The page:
“Sexual violence has broken down community standards,” he continues. “That’s applicable to many situations, not just the DRC. You can always make excuses about excess, but political will and whether leaders are interested in putting resources into combating the violence and disease are what matter. We know what to do, but it’s a matter of getting the resources. UNICEF could provide the testing, the ARV administration and the counseling, but we need the budget. To test somebody so that they know whether or not they’re positive and then not provide drugs is cruelty.”

In the DRC, sexual violence is also used to intimidate or oppress women, girls and even boys. A 35-year-old mother of four, Mandosi lives in a camp for displaced civilians in Bunia. Many similar refuges tend to the people who were forced to flee their homes during the war. But displacement is hardly Mandosi’s only challenge. A survivor of sexually inflicted military violence, she is uncertain about her HIV status. For those who have been raped by the military fighting in the region, there are even fewer places of recovery or materials available to them than there are for other civilians who left their homes and communities because of the war.

In December 2005, Mandosi was at home with her husband and children when a rebel militia came to their village of Bavu, and began looting. After destroying their home, the invaders turned to Mandosi, forcing her to have sex with all three of them—in front of her family. Several days later, the soldiers returned to the home and started shooting. Mandosi’s husband tried to flee and escaped out a window to climb onto the roof, but he was soon forced down and shot to death. Again, Mandosi was raped, and she fled the region with her children to the camp where she now lives.

“Life has been difficult for me,” she says, while sitting in a house operated by the Mother’s Union, a safe haven for women who’ve been raped during the course of the fighting. “I didn’t get any medical assistance or treatment. I didn’t have the money for food, let alone treatment. I always go to work for local people in order to feed my children. At the hospital, they gave me some tablets and sent me back home.” She’s not sure what the tablets were. “Nothing about exams or medicine,” she continues. “They just sent me back home.” Cases such as Mandosi’s are typical, as many local hospitals lack the drugs or medical personnel to fully respond to the disease.

The silence of women—not only in coming forward to receive medical treatment and psychosocial counseling but also in seeking legal remedy—has created a culture of impunity, where few prosecutions are able to occur. While rebel militias were responsible for tragic incidences of sexual violence, all sides and armies have been implicated, including the Congolese army, which became more aggressive in its investigations following support from the European Union.
“Even if perpetrators are known, the women don’t talk about it,” says Diane Sarawayo, a researcher with the Norwegian Refugee Council in Goma, a DRC city on the Rwandan border. “The family often abandons the rape survivor who has a child, and the women who are taken away and raped are not accepted when they go back. People are not informed about HIV, and some still believe that they can be healed from AIDS by raping a child.”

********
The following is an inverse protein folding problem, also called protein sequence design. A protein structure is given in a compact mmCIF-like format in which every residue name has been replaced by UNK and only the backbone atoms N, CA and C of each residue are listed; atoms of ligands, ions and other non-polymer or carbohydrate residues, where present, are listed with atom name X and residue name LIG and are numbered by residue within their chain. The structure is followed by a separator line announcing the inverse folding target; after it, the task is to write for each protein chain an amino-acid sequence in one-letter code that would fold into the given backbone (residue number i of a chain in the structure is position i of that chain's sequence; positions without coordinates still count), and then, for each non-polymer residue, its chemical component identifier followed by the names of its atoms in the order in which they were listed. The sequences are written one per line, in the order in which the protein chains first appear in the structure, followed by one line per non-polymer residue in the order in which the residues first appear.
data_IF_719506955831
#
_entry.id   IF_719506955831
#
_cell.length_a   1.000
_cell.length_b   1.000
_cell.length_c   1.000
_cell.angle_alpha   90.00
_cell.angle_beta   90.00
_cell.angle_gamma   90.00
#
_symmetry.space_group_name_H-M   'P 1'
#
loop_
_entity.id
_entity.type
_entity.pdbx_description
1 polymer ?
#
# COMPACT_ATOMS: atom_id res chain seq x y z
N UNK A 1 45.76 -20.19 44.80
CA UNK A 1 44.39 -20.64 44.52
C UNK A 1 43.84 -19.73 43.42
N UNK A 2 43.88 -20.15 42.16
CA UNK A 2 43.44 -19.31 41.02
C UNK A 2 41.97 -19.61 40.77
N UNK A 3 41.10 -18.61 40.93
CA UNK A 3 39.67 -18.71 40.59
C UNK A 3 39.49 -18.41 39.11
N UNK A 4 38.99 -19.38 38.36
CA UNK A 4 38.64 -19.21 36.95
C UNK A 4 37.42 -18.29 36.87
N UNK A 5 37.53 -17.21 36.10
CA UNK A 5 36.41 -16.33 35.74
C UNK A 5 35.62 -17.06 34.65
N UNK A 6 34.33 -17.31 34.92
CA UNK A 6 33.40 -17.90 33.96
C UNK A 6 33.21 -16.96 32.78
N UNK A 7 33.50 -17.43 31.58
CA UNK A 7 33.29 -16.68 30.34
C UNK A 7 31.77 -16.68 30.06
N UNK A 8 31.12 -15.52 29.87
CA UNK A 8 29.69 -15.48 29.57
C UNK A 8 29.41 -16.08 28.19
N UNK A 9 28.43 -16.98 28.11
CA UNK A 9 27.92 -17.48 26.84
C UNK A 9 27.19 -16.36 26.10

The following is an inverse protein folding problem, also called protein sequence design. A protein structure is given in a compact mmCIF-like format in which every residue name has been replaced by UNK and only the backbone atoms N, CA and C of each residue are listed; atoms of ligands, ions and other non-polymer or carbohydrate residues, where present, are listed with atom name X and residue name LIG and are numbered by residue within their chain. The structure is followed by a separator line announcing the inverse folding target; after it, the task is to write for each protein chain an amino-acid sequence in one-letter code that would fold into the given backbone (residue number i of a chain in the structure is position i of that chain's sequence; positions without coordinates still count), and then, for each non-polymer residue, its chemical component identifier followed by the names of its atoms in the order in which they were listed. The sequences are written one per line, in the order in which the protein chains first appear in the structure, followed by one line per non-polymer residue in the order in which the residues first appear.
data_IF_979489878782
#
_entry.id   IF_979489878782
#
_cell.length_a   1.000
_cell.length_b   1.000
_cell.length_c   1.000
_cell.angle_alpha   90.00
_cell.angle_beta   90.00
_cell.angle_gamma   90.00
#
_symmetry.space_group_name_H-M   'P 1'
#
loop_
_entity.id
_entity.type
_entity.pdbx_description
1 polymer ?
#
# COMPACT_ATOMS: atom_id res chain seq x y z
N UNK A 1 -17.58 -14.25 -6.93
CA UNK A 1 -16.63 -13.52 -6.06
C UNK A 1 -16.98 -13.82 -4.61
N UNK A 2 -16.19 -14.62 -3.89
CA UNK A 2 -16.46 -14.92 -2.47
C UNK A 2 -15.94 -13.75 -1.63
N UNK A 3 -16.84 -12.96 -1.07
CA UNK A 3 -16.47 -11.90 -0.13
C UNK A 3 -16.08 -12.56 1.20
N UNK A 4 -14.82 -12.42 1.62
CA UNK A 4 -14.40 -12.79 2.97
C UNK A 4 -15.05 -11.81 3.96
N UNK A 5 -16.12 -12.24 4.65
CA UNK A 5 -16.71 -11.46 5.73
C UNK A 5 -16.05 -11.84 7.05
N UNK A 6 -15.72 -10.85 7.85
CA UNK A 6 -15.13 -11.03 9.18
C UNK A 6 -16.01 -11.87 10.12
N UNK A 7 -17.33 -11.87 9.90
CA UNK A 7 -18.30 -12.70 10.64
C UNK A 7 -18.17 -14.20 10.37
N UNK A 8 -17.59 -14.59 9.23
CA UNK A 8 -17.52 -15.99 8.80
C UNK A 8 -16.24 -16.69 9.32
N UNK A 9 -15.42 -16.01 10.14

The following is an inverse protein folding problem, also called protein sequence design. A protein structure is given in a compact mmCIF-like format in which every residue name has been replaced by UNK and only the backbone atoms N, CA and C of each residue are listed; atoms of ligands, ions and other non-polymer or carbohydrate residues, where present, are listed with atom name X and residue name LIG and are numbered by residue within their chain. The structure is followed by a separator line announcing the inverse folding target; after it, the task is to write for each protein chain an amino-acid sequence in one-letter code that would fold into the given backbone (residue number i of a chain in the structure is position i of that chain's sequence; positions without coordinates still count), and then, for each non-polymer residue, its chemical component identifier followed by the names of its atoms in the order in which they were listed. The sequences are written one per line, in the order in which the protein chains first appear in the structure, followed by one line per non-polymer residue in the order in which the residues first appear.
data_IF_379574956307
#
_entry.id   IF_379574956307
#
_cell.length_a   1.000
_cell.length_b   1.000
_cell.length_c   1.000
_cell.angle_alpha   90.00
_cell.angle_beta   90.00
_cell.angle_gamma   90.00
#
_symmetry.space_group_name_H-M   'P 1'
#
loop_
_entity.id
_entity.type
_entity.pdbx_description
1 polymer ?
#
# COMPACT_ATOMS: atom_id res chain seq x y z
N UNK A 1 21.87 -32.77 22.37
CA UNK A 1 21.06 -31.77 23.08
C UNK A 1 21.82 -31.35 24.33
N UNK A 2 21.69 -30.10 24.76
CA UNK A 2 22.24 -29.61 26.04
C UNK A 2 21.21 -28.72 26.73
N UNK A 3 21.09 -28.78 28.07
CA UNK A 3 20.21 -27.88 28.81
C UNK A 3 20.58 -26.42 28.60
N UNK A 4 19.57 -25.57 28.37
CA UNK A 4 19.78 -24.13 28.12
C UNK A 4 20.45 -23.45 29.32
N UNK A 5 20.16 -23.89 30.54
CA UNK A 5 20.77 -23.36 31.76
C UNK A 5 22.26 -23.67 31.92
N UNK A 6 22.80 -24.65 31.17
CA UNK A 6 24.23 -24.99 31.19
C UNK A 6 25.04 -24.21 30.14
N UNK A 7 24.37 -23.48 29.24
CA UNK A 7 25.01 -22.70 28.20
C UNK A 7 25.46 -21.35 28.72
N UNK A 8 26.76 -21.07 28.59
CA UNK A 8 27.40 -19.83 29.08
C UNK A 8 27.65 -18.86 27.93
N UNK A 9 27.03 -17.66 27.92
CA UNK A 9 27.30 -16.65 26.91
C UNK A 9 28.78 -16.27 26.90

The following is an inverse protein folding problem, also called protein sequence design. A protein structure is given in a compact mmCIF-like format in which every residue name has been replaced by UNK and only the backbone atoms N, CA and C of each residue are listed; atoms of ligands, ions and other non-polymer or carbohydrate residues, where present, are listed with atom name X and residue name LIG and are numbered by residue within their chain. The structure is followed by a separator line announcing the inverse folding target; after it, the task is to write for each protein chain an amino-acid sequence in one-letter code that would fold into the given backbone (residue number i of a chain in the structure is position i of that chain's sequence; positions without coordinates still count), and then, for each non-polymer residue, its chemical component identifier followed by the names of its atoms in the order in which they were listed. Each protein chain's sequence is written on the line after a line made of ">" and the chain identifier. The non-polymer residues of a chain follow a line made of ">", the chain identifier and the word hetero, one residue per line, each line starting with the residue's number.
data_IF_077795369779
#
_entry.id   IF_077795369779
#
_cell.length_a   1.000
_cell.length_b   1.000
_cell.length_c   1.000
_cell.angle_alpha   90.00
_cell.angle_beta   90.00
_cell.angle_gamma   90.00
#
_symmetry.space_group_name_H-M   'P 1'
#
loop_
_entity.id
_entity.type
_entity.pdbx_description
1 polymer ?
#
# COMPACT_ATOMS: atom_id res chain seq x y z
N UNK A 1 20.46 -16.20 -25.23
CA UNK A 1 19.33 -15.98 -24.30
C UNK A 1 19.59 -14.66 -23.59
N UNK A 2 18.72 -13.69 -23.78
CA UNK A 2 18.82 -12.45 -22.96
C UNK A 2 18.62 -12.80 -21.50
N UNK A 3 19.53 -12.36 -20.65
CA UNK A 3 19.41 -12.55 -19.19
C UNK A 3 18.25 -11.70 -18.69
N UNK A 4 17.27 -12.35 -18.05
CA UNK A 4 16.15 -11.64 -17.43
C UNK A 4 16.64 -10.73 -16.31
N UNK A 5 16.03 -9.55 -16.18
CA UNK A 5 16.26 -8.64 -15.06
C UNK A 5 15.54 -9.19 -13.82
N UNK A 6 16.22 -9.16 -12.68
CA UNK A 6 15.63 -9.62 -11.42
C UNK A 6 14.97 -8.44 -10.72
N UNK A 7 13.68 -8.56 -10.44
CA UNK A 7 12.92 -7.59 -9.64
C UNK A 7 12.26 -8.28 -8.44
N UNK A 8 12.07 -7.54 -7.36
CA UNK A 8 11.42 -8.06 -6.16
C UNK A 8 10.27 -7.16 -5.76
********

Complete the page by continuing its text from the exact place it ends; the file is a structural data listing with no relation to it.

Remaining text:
At the Orphants Mudzipela, an orphanage in Bunia with about 64 children at the moment, the specters of sexual violence and AIDS prevail. Sister Maculin is a nun who runs the facility with the help of a small staff.

“We’ve found children next to the dead bodies of their parents, as well as those abandoned by their parents,” she says. “Malaria, diarrhea and, of course, HIV are concerns. In regard to sexual violence, we have three cases of children who are victims of rape and have AIDS—one was 5 months, one was 2 months and one was 6 months. Medical treatment is difficult.”

One success story: Ajedi-Ka, a local organization formed in 1988 to serve the needs of survivors of sexual violence. Based in the South Kivu community of Uvira, the group addresses the issues of poverty, the environment and children, all of which have a connection to the spread of HIV and AIDS. The organization also helps care for thousands of child soldiers, both boys and girls, many of whom were also infected during the fighting. As in other countries where child soldiers have been used, such as Sri Lanka, Liberia and Chechnya, demobilized youth are not typically tested for STDs nor given specific rape counseling.

Ajedi-Ka’s executive director, Bukeni Beck, is helping to reshape his country’s attitudes toward sexual violence and sexual health. “When someone [in the DRC] suspects that they might be infected, they ask themselves, ‘Why get tested?’” he says from his present home in New York City, where he has sought asylum after testifying against warlords in the DRC. “That’s because they can’t even afford the test. And if they can afford it, the knowledge of having the disease or not wouldn’t do any good because the [drug prices] are too high, if any are even available.”

The average cost of so-called “first-line treatment” in the DRC is US$1 per day; less than 0.3 percent of the infected are receiving regular treatment. A monthly regimen of ARVs costs $22 a month, far beyond the salary of most Congolese. What’s more, the challenges of underfunding, conflict-forced displacement and organizational instability can inhibit effective ARV programs in a war zone. When patients begin a regimen and are then forced to flee because of fighting, the breaks in treatment can lead to drug resistance.

Riziki is a former child soldier with the Congolese national army who served for four years. Joining because of problems at home with her family, she ended up being approached by an adult commander who wanted to sleep with her. When she refused, the officer ordered other soldiers to beat her.